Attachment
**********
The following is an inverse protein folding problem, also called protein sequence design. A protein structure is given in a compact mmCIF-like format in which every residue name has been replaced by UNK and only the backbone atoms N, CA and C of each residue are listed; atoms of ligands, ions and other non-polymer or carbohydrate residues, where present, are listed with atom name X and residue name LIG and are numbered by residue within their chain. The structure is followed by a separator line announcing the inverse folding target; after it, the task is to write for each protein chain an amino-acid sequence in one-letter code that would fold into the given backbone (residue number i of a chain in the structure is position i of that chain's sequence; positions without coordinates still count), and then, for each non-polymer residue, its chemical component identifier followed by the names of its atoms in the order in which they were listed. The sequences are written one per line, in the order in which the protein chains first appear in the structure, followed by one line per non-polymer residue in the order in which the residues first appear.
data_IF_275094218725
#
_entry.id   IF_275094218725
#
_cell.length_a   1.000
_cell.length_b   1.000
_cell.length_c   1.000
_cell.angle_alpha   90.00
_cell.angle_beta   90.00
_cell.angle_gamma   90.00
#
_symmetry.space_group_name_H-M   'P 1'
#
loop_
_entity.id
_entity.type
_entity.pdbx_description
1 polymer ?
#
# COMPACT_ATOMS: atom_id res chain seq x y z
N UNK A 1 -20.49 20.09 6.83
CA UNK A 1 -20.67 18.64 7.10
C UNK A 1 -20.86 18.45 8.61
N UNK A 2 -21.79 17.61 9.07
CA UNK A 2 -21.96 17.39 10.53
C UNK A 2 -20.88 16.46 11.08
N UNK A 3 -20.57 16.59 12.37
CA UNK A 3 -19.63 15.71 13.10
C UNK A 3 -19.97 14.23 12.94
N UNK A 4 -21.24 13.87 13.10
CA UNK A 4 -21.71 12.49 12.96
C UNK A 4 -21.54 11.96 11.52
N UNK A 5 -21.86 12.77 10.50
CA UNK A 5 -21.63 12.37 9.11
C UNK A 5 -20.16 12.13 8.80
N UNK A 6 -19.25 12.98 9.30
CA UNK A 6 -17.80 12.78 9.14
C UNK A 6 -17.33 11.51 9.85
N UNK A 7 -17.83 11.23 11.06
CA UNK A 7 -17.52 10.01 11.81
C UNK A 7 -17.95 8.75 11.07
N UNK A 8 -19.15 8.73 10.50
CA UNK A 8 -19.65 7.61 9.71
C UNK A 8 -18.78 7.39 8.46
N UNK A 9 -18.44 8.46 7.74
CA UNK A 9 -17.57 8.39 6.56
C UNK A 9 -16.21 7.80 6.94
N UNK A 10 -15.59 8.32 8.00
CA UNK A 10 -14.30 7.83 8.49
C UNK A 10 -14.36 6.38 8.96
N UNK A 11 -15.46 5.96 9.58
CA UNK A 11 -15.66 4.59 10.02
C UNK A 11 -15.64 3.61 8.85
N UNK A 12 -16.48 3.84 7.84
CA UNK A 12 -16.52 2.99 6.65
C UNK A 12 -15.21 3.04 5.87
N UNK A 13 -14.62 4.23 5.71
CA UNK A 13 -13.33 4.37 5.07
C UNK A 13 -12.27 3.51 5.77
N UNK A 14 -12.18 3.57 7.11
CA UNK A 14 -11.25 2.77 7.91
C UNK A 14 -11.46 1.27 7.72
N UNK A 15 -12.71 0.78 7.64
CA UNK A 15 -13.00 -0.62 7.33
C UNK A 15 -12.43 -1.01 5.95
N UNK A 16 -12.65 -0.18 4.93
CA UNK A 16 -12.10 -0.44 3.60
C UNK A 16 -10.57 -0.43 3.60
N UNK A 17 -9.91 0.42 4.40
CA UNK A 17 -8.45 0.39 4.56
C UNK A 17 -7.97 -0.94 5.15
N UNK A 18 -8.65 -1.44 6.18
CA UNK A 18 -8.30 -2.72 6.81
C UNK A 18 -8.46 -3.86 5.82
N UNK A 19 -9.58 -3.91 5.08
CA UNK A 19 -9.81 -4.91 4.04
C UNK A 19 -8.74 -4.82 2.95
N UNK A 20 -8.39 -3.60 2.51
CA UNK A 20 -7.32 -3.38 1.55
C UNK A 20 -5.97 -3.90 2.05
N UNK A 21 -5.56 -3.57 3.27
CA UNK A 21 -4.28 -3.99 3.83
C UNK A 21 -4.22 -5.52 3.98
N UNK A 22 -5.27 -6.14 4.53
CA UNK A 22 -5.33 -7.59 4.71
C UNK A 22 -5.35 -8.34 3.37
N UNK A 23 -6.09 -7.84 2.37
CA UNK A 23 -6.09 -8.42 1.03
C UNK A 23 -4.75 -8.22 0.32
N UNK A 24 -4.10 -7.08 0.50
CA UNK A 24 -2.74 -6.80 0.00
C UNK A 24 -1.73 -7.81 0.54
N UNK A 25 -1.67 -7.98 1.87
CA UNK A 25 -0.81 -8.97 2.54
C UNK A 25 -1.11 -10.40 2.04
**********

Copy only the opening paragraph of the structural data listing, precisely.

The following is an inverse protein folding problem, also called protein sequence design. A protein structure is given in a compact mmCIF-like format in which every residue name has been replaced by UNK and only the backbone atoms N, CA and C of each residue are listed; atoms of ligands, ions and other non-polymer or carbohydrate residues, where present, are listed with atom name X and residue name LIG and are numbered by residue within their chain. The structure is followed by a separator line announcing the inverse folding target; after it, the task is to write for each protein chain an amino-acid sequence in one-letter code that would fold into the given backbone (residue number i of a chain in the structure is position i of that chain's sequence; positions without coordinates still count), and then, for each non-polymer residue, its chemical component identifier followed by the names of its atoms in the order in which they were listed. The sequences are written one per line, in the order in which the protein chains first appear in the structure, followed by one line per non-polymer residue in the order in which the residues first appear.